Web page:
The Oliver Hazard Perry-class guided-missile frigate USS Underwood (FFG 36) transited the Panama Canal in support of Southern Seas 2012, May 6.
The transit began early Saturday evening and spilled over into the early hours of Sunday morning.
“The transit normally takes 10-12 hours to complete,” said Quartermaster 3rd Class Joshua Hughes, a native of Detroit, who steered the ship as the master helmsman for part of the transit. “It’s a long transit and the times will always vary depending on traffic because there are a variety of vessels that use the canal. Last night’s transit moved fairly quickly. Traffic was at a minimum so we were able to get through it in a timely manner.”
Hughes has navigated the canal five times, but the novelty has yet to fade.
“If you’ve done it once, if you’ve done it a thousand times, it feels the same,” said Hughes. “It’s the excitement. It’s the focus that is required in order to safely navigate a passage like this. Not a lot of people get to do this and I am truly pleased to say I’ve been able to do it at least once, let alone multiple times, and I hope to do it again.”
The meticulous passage of the ship is possible only with the efforts of all crew members aboard the ship.
“Teamwork was essential to our transit, especially due to the length of our transit,” said Command Master Chief Michael Bates. “The transit lasted over 11 hours. We didn’t pull in until 2 a.m. The ship did a great job of relieving people on time and putting the right people on station.”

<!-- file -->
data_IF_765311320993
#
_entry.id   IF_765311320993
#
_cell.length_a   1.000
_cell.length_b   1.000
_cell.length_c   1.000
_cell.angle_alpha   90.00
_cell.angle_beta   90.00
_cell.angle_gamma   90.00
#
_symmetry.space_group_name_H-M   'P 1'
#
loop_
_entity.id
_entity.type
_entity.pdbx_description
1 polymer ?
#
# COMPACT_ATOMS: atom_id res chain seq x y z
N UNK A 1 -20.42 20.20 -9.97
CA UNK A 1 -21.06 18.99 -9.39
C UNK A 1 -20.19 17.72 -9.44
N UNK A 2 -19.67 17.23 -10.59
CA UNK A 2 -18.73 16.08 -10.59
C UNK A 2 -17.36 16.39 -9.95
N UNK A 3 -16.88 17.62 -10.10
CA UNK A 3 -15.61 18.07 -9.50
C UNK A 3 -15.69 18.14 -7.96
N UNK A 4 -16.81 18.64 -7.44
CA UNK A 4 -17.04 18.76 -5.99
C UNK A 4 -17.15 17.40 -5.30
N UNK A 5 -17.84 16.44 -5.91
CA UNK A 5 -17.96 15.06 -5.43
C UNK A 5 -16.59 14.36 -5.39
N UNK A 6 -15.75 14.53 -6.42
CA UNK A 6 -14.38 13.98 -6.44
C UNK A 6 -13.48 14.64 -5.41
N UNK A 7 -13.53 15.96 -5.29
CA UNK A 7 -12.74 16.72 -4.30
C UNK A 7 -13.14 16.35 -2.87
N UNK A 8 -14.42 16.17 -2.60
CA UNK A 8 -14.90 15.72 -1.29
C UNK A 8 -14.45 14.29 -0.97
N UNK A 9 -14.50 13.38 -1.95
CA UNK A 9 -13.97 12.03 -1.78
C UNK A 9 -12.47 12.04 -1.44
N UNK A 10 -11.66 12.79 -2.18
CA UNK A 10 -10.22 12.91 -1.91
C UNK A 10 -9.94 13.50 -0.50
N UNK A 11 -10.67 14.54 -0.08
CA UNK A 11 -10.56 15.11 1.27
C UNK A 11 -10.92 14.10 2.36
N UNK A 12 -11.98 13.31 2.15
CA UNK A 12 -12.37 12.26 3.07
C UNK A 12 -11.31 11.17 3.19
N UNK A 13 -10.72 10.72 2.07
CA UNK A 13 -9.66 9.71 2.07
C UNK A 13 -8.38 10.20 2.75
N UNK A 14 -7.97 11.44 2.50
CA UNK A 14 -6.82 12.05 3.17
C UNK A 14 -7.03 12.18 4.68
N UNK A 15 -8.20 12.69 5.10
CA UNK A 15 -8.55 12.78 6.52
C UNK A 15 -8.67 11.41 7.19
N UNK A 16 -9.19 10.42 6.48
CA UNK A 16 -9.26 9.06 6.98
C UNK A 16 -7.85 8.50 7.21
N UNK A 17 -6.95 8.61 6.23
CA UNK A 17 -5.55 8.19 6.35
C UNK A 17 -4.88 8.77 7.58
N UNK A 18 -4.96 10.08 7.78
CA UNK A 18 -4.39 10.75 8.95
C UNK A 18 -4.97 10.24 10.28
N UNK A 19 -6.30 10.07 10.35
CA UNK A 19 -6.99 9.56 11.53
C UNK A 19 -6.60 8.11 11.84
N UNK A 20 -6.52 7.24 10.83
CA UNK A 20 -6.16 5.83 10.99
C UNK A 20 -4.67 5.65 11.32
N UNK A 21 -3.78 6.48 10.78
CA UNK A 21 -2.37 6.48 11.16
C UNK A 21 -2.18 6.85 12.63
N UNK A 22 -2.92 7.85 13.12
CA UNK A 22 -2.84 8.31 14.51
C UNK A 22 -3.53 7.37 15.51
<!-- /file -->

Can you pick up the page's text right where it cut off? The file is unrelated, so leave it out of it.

Transiting the canal is only the beginning for the crew of Underwood as they prepare for UNITAS Pacific, an annual multinational maritime exercise, scheduled to begin May 14.
“The success of this event really set the tone for the deployment in terms of teamwork getting us through an evolution like that,” said Bates. “The evolution was pretty flawless. I think that will set us up for success over the next six months.”
After completing the transit, the crew of Underwood took on supplies and refueled the ship at Vasco Nuñez de Balboa, on the Pacific side of the Panama Canal.
Underwood is embarked on a six-month deployment to Central and South America and the Caribbean Sea in support of Southern Seas 2012 to engage in multinational naval exercises with partner nations.
U.S. Naval Forces Southern Command and U.S. 4th Fleet (COMUSNAVSO/C4F) supports U.S. Southern Command joint and combined full-spectrum military operations by providing principally sea-based, forward presence to ensure freedom of maneuver in the maritime domain, to foster and sustain cooperative relationships with international partners and to fully exploit the sea as maneuver space in order to enhance regional security and promote peace, stability, and prosperity in the Caribbean, Central and South American regions.
Naval Today Staff , May 09, 2012